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Humans and Horses

It is clear that animals which humans domesticated were all chosen because they were amenable to domestication.  This happened at several sites all over the world and the animals were mostly the same.

Dogs and horses seem to have always been the top of the list. The cow is an unlikely animal to have chosen as in the wild they are fearsome animals. Near my home in the Cevennes in France there is still a shepherd who still tends her flocks and chooses a different place every day to graze.  She tells me they know when she sets out to the place she has chosen for them to graze and uses her dogs just to keep them in the right place – but they know where they should be.

My theory is that these animals had one thing in common they were able to develop telepathic relationships with humans. In other words humans could communicate with them.

As for horses, I have spent a great deal of time talking to those who work with horses and all know that for the best performance you must create a mental link with the horse.  Horses are like us, we, too,  are animals after all there are brave horses, happy horses, bad horses, naughty horses and all have good and bad days just like us.

The great jockeys have this ability to get the best out of horses. This is so well known that this is taken for granted.  However, these ideas of telepathic communication between us and other animals are viewed by Science as completely impossible.  So we have all those who work in the field who know this mental communication to be either so self evident that it is impossible to describe or who know that the best bit of riding is learning to engage the mental mind to mind state where the horse and rider act as one.

Lucy Nelson who keeps great eventers goes to see her horses every day and knows exactly how each are feeling at the beginning of each day: grumpy, cross or happy and eager, indeed she feels in her horses every emotion that humans have too.  From this she can decide like any great coach to determine what work will be done that day.

Watching three day eventing, even on TV, you can see that rider and horses of the winners work as an inseparable team.  One friend says that her horse keeps looking for assurance:  “Are you sure that we can do this jump?”, the rider replies: “Yes, from up here I know we will be okay.” Others tell me of the horse telling the rider: “We need to put another pace in here to make the jump”.  It really is a two way meeting of minds.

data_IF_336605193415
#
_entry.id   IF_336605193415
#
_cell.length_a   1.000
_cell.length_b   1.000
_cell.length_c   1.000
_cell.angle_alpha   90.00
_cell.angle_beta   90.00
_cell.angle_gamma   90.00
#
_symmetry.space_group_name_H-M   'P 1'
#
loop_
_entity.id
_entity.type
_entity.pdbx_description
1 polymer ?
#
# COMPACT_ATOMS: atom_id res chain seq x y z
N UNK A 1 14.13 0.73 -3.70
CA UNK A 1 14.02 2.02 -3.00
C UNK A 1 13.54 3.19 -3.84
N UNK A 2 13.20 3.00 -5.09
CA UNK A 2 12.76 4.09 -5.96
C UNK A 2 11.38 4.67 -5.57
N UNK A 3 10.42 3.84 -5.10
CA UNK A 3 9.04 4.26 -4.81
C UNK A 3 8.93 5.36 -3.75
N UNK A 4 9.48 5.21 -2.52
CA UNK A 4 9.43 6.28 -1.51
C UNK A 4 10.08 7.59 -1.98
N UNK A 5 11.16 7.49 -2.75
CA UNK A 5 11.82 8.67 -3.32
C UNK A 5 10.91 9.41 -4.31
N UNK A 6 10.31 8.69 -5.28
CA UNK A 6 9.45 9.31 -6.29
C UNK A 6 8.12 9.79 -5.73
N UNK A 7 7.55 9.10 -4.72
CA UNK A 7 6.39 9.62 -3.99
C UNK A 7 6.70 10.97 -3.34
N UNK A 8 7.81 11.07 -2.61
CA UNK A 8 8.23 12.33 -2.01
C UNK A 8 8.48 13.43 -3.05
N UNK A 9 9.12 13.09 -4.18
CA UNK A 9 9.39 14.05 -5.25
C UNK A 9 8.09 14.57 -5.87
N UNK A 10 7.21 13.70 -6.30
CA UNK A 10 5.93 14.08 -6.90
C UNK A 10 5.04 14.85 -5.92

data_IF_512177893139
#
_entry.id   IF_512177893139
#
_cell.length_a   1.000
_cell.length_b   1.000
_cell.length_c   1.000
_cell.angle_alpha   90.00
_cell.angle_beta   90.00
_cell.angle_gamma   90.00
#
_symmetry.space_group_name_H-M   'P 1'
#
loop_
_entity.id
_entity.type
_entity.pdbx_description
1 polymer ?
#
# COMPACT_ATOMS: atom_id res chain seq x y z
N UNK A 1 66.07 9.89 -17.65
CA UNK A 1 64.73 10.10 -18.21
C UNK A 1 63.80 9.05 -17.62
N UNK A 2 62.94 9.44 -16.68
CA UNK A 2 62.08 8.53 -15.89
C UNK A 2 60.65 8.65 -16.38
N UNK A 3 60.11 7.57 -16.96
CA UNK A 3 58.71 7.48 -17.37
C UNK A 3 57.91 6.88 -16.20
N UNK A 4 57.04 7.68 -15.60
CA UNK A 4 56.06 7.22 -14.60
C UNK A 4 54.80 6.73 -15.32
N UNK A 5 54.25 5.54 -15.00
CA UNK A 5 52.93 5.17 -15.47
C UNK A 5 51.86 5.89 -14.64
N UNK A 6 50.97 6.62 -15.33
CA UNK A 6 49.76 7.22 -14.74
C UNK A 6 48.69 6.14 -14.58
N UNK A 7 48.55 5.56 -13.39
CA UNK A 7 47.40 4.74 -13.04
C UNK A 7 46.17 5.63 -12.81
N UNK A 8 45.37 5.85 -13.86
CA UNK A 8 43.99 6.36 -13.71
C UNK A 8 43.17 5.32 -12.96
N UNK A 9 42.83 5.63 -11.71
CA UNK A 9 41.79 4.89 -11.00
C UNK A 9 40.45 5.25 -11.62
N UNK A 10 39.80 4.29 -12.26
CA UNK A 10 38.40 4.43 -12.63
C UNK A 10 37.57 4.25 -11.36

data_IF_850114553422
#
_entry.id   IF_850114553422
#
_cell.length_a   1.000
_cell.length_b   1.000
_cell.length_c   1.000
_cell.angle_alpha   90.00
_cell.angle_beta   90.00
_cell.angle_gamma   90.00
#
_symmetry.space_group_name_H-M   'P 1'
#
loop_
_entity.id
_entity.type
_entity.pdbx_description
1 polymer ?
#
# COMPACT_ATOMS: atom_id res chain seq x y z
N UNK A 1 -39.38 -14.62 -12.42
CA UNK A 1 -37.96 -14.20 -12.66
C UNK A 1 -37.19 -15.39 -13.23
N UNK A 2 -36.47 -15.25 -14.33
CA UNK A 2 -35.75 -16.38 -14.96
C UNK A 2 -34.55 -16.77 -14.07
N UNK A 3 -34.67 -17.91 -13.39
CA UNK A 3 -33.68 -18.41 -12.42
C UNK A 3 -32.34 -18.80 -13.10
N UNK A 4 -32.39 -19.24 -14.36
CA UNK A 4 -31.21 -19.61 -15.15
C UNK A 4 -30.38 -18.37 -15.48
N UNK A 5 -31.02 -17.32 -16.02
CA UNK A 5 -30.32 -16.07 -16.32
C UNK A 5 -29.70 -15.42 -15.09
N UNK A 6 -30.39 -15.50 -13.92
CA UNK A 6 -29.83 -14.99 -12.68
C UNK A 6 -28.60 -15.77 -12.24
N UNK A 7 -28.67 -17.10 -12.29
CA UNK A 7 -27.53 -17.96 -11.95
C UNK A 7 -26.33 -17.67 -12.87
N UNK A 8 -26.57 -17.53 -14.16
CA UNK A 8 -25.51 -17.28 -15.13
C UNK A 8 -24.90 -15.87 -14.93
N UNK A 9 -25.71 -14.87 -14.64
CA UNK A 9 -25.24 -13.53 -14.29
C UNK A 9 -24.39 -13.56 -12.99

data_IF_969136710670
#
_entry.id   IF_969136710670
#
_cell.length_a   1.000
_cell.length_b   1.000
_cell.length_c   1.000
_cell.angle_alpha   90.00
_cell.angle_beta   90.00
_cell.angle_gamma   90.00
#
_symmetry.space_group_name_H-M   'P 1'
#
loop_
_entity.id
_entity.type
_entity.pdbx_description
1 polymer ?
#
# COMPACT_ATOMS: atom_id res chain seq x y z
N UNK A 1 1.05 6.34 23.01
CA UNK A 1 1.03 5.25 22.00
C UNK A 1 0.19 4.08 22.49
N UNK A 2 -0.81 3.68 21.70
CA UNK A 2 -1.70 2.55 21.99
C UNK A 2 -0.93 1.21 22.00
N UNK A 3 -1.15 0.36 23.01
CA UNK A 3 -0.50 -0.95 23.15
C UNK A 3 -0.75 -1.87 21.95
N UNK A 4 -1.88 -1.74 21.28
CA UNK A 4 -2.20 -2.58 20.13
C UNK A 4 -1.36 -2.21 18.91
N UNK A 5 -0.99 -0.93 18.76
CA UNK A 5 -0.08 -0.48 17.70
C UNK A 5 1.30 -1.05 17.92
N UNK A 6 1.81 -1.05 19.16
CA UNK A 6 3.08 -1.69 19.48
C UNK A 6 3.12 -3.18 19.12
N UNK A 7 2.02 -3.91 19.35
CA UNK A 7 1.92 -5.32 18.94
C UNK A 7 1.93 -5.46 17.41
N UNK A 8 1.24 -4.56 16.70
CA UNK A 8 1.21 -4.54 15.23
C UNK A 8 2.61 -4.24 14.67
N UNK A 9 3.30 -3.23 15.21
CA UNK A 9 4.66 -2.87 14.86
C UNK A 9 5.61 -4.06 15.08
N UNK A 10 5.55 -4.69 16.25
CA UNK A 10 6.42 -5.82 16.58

I love a message I got recently from Marion Hollands.  She says: “I am not able to ride any more but do teach and judge.  The mind to mind element for me is the most important part for both horse and rider.  It is why I never get bored of teaching.  Unfortunately I don’t ride now but still remember how balance and spinal alignment allowed a meeting of minds”.

Here is a quote from Dr Jo McKelvie BVMS PhD MRQA MRCVS www.evitas.eu

“70% of any communication is body language.  To read a horse’s body language requires a centring of self, observation and an open mind.  The slightest flicker of an ear, blink of an eye or tensing of a muscle tells so much.  A hurried and anthropomorphic interpretation denies the opportunity to understand.   With time a relationship develops and it becomes possible to anticipate the horse’s reaction, and almost read the horse’s mind.  The horse also naturally seeks such harmony and can learn to read your mind and anticipate your reaction by recognising both your conscious and unconscious requests.  A relationship like this takes years to develop, the ability to understand each other takes a lifetime”.

You may want to look at the piece on Dolphins and how they communicate (animal navigation) or search on Dolphins.

Do please post any thoughts you may have.




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